Camberley has had two golf courses, the first, a nine hole course, was built on Barossa Farm and opened in 1893. According to Ken Clarke (Clarke’s View of Camberley) Harry Vardon, who won the British Open Golf Championship numerous times gave an exhibition , with James Shurlock (formerly the professional at Oxford and now at Stoke Poges) in aid of the Cottage Hospital Fund and the Local Nursing Benefit Association. A professional was employed and during 1912/13 this was Charles Mothersele who designed golf clubs and emigrated to the States. You can see him in action here: http://www.gettyimages.co.uk/detail/news-photo/golf-pro-charles-mothersele-attempts-a-difficult-shot-on-news-photo/140431317
There was a membership of 150 and the course lasted until 1948 when the pressure on post-war rental accommodation meant that the land was needed for the Staff College housing.
Already by 1909 there were letter in the local press calling for the setting up of another golf course, as the sport was so popular. By March 1913 the scheme had found a Royal Patron in the Duke of Connaught who lived at Bagshot Park and the new Camberley Heath Golf Club was opened on 1 January 1914 with the opening drive being taken by HRH Prince Albert of Schleswig Holstein. There was a smart new club house designed by the Poulter brothers as well as tennis and croquet lawns and a bowling green. The course itself was designed by the famous Harry ShaplandColt, (for a fee of £72). For more information see: http://en.wikipedia.org/wiki/Harry_Colt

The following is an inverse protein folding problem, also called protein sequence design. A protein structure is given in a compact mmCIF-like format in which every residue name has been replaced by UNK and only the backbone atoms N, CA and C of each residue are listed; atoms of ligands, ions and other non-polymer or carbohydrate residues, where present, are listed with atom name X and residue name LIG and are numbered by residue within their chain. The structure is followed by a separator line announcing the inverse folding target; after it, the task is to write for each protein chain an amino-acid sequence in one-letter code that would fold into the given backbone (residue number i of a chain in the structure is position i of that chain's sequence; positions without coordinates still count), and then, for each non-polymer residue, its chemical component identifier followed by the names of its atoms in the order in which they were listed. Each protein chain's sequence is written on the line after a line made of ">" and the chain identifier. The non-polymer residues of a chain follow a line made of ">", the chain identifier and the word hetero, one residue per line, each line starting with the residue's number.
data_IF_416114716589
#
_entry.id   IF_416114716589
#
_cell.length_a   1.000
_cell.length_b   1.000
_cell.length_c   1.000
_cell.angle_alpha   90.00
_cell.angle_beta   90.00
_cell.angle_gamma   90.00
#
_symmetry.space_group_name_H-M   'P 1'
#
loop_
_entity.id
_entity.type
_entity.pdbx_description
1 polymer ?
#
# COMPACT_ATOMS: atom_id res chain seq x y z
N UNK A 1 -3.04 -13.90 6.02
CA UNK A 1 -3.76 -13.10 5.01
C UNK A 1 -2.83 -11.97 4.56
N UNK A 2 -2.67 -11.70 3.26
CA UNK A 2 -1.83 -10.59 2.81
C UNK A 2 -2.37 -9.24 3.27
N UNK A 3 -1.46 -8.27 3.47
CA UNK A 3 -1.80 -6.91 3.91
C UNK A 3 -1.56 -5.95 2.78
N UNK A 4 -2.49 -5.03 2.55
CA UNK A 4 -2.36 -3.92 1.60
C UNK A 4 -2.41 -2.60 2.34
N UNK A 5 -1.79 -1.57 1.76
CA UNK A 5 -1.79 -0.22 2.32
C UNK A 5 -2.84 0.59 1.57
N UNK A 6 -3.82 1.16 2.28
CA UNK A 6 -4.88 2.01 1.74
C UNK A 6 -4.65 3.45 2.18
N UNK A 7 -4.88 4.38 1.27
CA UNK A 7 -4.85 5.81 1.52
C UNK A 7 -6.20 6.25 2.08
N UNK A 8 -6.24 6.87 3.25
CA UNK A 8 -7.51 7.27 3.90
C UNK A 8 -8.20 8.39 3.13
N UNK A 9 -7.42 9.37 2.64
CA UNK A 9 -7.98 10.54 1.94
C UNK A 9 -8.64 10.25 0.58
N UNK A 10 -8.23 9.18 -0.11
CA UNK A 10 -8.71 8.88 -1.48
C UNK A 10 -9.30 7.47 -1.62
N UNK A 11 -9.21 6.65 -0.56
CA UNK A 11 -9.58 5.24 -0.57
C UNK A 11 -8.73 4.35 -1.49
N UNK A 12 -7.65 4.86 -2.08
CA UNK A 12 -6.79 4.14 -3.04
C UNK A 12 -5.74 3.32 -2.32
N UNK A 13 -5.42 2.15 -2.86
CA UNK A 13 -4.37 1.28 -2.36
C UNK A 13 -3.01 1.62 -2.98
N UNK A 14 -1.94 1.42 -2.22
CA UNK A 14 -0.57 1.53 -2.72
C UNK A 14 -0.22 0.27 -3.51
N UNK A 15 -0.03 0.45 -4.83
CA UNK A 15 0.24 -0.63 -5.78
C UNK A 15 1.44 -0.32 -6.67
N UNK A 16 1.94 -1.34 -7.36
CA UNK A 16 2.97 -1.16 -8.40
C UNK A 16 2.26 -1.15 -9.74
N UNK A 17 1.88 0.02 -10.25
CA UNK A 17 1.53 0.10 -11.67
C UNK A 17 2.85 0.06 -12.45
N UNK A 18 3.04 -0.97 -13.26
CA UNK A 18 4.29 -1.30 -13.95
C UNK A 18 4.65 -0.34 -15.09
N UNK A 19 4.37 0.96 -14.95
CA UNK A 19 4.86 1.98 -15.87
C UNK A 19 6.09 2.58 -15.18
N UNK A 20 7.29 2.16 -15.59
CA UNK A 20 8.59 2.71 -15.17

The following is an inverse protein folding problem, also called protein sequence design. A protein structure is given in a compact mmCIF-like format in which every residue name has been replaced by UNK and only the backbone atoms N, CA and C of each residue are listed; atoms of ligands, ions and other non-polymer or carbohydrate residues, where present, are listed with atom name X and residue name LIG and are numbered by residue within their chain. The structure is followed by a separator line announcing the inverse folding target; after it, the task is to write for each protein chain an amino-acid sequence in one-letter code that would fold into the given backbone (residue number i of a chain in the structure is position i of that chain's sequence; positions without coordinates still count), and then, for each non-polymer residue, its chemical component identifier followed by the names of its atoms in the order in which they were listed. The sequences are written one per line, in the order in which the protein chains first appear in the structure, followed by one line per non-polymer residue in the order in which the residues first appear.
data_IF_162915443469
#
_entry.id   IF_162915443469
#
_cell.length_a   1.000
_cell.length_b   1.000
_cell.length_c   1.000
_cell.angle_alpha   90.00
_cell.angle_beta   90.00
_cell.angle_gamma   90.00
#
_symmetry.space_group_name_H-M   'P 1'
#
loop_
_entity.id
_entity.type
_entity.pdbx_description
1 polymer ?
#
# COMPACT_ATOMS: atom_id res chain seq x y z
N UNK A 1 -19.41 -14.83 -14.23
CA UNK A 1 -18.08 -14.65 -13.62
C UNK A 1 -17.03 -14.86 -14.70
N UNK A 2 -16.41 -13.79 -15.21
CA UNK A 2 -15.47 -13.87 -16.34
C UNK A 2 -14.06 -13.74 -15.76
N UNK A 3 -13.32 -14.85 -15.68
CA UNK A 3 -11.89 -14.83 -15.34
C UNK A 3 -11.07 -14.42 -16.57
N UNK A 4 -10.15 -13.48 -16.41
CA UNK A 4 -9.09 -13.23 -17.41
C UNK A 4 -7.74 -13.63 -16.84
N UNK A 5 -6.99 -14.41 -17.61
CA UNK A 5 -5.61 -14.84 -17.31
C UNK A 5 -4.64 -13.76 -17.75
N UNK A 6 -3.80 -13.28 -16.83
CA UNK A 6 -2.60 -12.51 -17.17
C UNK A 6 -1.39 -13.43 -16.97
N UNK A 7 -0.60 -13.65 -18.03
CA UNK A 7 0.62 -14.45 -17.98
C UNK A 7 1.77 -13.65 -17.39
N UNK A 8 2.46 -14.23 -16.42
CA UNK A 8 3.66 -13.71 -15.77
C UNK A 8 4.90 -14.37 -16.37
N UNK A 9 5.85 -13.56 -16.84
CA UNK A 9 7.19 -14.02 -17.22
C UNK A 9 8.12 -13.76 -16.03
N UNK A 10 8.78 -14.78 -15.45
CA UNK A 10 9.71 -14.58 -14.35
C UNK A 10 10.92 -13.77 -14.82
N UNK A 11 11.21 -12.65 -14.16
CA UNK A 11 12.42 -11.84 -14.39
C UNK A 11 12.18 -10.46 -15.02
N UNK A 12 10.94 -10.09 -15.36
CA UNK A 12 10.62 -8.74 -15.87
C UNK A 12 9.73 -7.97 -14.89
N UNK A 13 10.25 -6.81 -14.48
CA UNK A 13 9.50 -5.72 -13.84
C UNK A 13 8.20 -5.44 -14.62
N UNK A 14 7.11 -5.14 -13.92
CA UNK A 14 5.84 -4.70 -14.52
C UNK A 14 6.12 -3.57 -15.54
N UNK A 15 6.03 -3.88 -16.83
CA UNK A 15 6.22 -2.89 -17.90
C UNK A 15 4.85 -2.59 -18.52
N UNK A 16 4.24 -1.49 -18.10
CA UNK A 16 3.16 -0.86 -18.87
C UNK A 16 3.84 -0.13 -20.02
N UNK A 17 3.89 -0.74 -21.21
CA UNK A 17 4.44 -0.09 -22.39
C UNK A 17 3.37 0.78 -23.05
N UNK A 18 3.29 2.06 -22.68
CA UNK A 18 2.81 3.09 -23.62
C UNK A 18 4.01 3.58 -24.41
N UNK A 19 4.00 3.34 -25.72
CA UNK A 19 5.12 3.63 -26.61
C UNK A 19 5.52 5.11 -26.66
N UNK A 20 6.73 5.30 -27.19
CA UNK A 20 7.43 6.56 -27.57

For a considerable amount on the setting up of the golf course, see Gordon Wellard’s work The Story of Camberley, pages 83-86.
At the AGM in March 1914 it was announced that there were 528 members and up to World War II the club was the focal point of Camberley Society life. It was not until after the war that ‘tradesmen’ were allowed to join, but the club did allow other clubs to use the links, including the Heatherside Artisans Club which was formed in 1932.
According to the club’s website, famous names to have played the course include James Braid, J. H. Taylor, Harry Vardon (http://en.wikipedia.org/wiki/Harry_Vardon) and double Open Champion Tommy Armour. In 1929, a match was arranged between the Admirals and the Generals to celebrate the Club’s association with the Staff College and Royal Military Academy, Sandhurst in which both the Prince of Wales (later to become King Edward VIII) and the Duke of York took part, appearing alternately for both sides.
By the early 1990s the club buildings were in need of costly attention and, taking other considerations into account, the Director’s took the step of putting the course up for sale. It was bought by a Japanese consortium who rebuilt the club house and even, I believe, built a Tea-House in the grounds. With the withdrawal of Japanese companies such as Toshiba from the area in the early 21st century the club has been returned into its members hands and further fund raising activities have put it on a firm financial footing, I believe.